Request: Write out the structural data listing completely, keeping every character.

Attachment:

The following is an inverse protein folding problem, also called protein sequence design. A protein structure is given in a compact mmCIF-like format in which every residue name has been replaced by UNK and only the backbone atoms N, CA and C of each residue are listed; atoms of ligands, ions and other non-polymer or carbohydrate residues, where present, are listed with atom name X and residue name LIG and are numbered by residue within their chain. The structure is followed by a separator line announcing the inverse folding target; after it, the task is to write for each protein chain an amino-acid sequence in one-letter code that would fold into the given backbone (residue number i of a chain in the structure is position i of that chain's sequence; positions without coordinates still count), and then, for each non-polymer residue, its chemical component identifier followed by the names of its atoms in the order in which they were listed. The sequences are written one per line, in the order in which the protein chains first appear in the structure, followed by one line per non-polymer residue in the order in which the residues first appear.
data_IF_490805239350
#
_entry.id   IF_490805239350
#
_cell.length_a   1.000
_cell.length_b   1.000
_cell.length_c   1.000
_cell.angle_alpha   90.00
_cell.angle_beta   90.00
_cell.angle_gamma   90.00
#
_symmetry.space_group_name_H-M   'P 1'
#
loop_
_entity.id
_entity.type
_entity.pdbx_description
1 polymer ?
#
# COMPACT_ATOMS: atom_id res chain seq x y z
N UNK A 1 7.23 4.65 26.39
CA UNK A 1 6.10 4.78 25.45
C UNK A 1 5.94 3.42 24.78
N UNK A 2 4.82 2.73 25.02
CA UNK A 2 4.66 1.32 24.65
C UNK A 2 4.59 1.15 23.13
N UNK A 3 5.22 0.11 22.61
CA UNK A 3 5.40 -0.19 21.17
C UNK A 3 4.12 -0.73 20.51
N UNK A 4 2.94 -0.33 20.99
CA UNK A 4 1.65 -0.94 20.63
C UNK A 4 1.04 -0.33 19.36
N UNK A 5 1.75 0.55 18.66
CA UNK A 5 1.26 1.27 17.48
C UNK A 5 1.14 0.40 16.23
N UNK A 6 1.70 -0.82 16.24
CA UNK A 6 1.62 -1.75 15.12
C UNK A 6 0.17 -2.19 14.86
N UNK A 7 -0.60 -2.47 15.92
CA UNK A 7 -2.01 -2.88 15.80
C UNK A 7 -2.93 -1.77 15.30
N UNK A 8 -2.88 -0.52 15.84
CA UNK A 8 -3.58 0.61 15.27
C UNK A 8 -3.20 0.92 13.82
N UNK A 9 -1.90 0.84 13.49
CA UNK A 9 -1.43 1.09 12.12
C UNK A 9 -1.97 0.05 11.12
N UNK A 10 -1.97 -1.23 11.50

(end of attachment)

The following is an inverse protein folding problem, also called protein sequence design. A protein structure is given in a compact mmCIF-like format in which every residue name has been replaced by UNK and only the backbone atoms N, CA and C of each residue are listed; atoms of ligands, ions and other non-polymer or carbohydrate residues, where present, are listed with atom name X and residue name LIG and are numbered by residue within their chain. The structure is followed by a separator line announcing the inverse folding target; after it, the task is to write for each protein chain an amino-acid sequence in one-letter code that would fold into the given backbone (residue number i of a chain in the structure is position i of that chain's sequence; positions without coordinates still count), and then, for each non-polymer residue, its chemical component identifier followed by the names of its atoms in the order in which they were listed. The sequences are written one per line, in the order in which the protein chains first appear in the structure, followed by one line per non-polymer residue in the order in which the residues first appear.
data_IF_490805239350
#
_entry.id   IF_490805239350
#
_cell.length_a   1.000
_cell.length_b   1.000
_cell.length_c   1.000
_cell.angle_alpha   90.00
_cell.angle_beta   90.00
_cell.angle_gamma   90.00
#
_symmetry.space_group_name_H-M   'P 1'
#
loop_
_entity.id
_entity.type
_entity.pdbx_description
1 polymer ?
#
# COMPACT_ATOMS: atom_id res chain seq x y z
N UNK A 1 7.23 4.65 26.39
CA UNK A 1 6.10 4.78 25.45
C UNK A 1 5.94 3.42 24.78
N UNK A 2 4.82 2.73 25.02
CA UNK A 2 4.66 1.32 24.65
C UNK A 2 4.59 1.15 23.13
N UNK A 3 5.22 0.11 22.61
CA UNK A 3 5.40 -0.19 21.17
C UNK A 3 4.12 -0.73 20.51
N UNK A 4 2.94 -0.33 20.99
CA UNK A 4 1.65 -0.94 20.63
C UNK A 4 1.04 -0.33 19.36
N UNK A 5 1.75 0.55 18.66
CA UNK A 5 1.26 1.27 17.48
C UNK A 5 1.14 0.40 16.23
N UNK A 6 1.70 -0.82 16.24
CA UNK A 6 1.62 -1.75 15.12
C UNK A 6 0.17 -2.19 14.86
N UNK A 7 -0.60 -2.47 15.92
CA UNK A 7 -2.01 -2.88 15.80
C UNK A 7 -2.93 -1.77 15.30
N UNK A 8 -2.88 -0.52 15.84
CA UNK A 8 -3.58 0.61 15.27
C UNK A 8 -3.20 0.92 13.82
N UNK A 9 -1.90 0.84 13.49
CA UNK A 9 -1.43 1.09 12.12
C UNK A 9 -1.97 0.05 11.12
N UNK A 10 -1.97 -1.23 11.50